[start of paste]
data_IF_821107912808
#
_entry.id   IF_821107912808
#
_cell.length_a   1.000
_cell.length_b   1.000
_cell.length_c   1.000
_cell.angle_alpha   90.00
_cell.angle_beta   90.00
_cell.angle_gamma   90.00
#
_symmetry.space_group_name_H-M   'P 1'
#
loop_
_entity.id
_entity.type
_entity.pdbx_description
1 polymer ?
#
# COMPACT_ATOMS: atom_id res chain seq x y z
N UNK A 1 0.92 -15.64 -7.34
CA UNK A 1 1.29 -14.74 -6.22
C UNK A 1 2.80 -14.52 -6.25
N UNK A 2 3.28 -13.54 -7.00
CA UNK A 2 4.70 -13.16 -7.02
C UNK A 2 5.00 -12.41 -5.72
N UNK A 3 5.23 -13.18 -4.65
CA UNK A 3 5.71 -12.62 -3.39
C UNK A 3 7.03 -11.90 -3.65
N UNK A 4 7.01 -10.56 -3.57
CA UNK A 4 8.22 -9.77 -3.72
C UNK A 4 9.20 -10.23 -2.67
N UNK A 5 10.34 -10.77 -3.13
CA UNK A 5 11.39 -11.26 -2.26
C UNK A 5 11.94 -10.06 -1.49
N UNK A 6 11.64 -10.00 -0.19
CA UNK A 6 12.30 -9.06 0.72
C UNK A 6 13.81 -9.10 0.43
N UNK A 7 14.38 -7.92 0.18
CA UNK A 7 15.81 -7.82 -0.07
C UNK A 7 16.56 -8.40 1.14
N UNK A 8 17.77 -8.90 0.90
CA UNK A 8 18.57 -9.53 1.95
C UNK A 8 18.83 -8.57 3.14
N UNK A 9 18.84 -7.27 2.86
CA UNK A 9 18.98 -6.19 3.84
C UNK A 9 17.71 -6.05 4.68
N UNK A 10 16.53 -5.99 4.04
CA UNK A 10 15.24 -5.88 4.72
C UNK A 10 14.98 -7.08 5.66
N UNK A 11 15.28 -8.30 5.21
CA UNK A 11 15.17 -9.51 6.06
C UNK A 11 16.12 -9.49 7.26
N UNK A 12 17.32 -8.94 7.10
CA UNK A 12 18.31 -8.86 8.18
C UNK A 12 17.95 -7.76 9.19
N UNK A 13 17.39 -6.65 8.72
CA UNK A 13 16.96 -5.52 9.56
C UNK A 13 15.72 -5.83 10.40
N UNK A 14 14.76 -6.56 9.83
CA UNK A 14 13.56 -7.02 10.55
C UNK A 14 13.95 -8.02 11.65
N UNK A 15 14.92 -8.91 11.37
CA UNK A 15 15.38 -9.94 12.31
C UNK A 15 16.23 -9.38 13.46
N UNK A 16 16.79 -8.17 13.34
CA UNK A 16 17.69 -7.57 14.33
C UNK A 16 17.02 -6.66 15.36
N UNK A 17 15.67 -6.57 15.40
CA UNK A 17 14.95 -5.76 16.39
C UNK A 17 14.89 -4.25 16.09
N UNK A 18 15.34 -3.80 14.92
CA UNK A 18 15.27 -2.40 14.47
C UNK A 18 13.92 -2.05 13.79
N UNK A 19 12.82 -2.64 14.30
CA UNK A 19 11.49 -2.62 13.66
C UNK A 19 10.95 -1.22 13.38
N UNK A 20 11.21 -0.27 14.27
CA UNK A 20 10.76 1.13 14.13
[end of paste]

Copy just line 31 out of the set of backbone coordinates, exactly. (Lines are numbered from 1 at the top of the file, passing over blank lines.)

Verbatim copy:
CA UNK A 4 8.22 -9.77 -3.72